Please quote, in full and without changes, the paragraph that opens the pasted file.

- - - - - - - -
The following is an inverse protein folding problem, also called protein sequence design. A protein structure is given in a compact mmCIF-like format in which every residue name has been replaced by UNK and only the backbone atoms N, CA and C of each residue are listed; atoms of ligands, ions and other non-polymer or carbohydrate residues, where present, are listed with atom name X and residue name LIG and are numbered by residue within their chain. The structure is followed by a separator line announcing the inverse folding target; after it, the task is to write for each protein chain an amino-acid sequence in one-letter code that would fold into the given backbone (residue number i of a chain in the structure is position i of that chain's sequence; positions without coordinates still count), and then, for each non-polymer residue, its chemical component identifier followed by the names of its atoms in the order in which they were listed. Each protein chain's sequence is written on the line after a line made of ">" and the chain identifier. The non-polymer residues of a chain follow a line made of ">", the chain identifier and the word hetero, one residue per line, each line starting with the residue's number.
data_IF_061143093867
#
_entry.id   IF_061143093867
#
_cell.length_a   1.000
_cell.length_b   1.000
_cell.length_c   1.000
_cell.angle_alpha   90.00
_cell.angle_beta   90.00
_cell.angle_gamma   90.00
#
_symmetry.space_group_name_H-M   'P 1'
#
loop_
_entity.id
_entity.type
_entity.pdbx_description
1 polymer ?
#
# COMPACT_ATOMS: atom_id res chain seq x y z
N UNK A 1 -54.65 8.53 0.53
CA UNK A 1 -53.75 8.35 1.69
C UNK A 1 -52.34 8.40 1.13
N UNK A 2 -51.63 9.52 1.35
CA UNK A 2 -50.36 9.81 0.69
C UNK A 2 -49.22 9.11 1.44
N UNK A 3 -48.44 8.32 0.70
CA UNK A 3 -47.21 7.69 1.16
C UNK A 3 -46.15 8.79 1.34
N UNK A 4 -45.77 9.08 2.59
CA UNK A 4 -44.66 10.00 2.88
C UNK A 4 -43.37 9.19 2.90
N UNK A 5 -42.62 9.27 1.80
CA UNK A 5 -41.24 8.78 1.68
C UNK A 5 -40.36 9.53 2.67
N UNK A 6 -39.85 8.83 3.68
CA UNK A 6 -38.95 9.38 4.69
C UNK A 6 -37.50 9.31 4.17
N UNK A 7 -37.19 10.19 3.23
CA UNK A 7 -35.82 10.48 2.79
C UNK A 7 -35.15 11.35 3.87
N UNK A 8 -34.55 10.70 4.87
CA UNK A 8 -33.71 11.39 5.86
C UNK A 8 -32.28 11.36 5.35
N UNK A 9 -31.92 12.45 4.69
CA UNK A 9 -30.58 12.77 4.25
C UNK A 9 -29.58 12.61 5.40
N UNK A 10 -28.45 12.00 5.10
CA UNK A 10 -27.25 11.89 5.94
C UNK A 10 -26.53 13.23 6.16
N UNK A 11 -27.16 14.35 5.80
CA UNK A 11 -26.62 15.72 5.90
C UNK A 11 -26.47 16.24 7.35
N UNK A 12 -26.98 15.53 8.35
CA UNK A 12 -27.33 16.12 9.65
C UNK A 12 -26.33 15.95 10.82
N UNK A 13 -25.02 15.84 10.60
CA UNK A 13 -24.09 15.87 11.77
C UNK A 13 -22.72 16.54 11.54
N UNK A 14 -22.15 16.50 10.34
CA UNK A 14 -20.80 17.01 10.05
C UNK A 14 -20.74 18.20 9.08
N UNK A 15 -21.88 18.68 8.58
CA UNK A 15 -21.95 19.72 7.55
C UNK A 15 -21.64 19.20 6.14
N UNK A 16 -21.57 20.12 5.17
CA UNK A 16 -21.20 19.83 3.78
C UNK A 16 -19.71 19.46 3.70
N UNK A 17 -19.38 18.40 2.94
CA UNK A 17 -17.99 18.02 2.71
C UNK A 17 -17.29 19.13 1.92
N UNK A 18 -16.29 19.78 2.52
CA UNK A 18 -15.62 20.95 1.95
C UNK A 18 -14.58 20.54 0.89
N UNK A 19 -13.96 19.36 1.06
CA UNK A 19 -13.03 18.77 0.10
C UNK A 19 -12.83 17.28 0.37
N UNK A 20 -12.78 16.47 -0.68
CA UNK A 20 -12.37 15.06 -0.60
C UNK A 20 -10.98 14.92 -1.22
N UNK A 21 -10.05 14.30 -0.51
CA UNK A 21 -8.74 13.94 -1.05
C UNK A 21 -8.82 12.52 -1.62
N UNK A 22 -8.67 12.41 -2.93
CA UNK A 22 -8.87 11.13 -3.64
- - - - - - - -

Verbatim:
The following is an inverse protein folding problem, also called protein sequence design. A protein structure is given in a compact mmCIF-like format in which every residue name has been replaced by UNK and only the backbone atoms N, CA and C of each residue are listed; atoms of ligands, ions and other non-polymer or carbohydrate residues, where present, are listed with atom name X and residue name LIG and are numbered by residue within their chain. The structure is followed by a separator line announcing the inverse folding target; after it, the task is to write for each protein chain an amino-acid sequence in one-letter code that would fold into the given backbone (residue number i of a chain in the structure is position i of that chain's sequence; positions without coordinates still count), and then, for each non-polymer residue, its chemical component identifier followed by the names of its atoms in the order in which they were listed. Each protein chain's sequence is written on the line after a line made of ">" and the chain identifier. The non-polymer residues of a chain follow a line made of ">", the chain identifier and the word hetero, one residue per line, each line starting with the residue's number.